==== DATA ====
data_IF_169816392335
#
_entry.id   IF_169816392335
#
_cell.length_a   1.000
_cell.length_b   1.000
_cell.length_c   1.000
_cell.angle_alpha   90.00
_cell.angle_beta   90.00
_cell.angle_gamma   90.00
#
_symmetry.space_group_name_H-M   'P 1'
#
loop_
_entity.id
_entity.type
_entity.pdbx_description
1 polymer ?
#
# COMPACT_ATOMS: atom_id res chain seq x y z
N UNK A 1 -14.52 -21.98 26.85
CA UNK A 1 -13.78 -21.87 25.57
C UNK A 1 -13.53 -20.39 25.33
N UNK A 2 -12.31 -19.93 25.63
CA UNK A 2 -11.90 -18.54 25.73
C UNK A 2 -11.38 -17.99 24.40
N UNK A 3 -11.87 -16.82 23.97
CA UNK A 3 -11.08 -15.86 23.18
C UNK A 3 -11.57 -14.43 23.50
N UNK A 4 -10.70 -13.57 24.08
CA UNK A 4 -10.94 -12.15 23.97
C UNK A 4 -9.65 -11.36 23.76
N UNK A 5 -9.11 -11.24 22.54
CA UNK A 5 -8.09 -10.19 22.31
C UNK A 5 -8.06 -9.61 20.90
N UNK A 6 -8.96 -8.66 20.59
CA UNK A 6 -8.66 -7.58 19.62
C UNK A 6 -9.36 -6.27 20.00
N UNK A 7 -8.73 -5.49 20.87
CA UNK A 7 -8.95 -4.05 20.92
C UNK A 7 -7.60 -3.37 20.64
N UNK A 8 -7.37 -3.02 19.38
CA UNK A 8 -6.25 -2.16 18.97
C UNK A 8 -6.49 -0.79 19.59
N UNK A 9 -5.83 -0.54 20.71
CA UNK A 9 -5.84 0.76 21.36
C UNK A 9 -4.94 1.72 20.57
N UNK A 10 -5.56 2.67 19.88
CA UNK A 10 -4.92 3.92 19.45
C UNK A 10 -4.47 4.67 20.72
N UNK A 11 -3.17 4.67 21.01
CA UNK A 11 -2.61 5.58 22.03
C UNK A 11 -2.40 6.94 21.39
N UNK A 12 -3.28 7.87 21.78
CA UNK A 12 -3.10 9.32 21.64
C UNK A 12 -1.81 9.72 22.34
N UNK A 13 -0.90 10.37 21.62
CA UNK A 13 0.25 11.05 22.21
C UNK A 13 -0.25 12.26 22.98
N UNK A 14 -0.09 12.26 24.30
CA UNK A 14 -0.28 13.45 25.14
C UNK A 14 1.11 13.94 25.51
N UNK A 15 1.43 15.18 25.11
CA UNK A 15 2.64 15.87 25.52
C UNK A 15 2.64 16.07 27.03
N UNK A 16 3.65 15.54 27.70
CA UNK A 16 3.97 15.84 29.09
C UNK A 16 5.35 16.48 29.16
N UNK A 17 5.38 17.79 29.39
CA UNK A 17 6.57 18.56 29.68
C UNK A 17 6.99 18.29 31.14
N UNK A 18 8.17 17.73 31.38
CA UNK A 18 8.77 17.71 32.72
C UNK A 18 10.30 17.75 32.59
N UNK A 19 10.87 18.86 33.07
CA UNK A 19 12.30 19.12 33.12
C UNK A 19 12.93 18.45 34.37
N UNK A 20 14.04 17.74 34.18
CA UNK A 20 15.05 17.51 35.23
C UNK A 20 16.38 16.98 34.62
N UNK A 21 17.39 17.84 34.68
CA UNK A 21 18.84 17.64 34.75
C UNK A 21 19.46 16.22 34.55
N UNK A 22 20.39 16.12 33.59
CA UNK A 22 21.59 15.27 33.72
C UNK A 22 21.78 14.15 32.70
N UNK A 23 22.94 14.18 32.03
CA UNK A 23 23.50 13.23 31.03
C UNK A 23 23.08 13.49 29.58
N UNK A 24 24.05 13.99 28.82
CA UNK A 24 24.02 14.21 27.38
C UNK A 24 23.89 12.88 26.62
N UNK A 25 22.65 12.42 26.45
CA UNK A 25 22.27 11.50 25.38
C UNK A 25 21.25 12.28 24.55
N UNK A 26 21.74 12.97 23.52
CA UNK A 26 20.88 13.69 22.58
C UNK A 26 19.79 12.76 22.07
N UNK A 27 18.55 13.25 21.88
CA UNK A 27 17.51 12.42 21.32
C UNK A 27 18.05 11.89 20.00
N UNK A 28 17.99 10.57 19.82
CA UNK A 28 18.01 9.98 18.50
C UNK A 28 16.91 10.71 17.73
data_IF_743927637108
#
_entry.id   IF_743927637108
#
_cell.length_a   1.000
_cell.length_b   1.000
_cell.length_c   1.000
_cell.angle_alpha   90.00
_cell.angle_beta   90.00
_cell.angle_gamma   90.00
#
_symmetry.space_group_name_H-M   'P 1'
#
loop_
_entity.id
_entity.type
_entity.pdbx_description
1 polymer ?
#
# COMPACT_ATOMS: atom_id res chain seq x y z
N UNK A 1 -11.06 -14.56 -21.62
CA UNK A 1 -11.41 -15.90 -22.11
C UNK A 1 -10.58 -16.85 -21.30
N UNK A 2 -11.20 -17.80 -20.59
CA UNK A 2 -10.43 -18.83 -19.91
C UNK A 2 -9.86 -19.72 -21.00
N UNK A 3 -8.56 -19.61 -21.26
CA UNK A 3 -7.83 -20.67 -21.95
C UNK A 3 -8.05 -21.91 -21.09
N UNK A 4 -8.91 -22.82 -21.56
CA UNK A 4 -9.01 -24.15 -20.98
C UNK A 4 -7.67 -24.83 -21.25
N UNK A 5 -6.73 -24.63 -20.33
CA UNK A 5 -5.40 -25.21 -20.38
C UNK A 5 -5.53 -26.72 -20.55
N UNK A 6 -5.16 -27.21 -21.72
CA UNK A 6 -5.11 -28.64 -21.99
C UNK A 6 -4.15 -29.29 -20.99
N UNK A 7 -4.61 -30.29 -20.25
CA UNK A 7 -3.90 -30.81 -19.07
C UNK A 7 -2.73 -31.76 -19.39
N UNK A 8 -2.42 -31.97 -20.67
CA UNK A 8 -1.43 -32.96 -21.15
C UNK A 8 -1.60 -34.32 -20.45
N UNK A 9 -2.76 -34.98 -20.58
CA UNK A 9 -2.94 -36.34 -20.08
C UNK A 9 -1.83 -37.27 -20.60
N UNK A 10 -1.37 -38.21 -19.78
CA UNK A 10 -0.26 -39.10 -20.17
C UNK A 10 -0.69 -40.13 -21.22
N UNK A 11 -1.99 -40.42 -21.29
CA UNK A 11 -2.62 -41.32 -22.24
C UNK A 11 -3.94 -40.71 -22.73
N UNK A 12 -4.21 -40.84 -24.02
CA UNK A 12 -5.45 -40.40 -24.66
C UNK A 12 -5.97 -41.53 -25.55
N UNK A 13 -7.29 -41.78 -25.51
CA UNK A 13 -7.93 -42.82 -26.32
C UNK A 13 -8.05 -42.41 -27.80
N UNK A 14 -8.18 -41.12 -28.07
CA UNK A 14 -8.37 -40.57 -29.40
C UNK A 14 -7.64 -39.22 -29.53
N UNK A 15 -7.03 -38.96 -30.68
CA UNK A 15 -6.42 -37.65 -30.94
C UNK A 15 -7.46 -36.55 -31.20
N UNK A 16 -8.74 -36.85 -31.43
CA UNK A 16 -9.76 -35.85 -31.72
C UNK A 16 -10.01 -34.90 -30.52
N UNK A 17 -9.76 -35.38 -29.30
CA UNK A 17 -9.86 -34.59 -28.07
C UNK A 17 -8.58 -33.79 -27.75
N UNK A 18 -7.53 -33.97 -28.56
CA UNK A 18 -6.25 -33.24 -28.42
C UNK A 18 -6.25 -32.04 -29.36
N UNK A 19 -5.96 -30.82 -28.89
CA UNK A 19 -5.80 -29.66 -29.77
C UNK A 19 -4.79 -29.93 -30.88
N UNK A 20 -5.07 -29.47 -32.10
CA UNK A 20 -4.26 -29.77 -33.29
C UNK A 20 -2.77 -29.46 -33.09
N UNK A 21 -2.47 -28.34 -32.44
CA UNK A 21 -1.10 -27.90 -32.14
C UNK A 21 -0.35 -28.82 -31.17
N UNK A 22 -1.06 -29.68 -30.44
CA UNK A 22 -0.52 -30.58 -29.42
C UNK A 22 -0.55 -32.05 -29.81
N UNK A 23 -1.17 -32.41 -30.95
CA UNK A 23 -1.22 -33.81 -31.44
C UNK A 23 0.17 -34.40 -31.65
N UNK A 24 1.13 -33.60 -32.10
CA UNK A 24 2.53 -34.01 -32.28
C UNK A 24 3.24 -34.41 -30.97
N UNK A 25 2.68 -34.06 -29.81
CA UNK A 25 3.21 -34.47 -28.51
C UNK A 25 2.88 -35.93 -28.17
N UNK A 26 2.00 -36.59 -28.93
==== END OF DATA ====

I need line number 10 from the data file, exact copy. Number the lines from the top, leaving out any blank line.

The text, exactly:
_cell.angle_gamma   90.00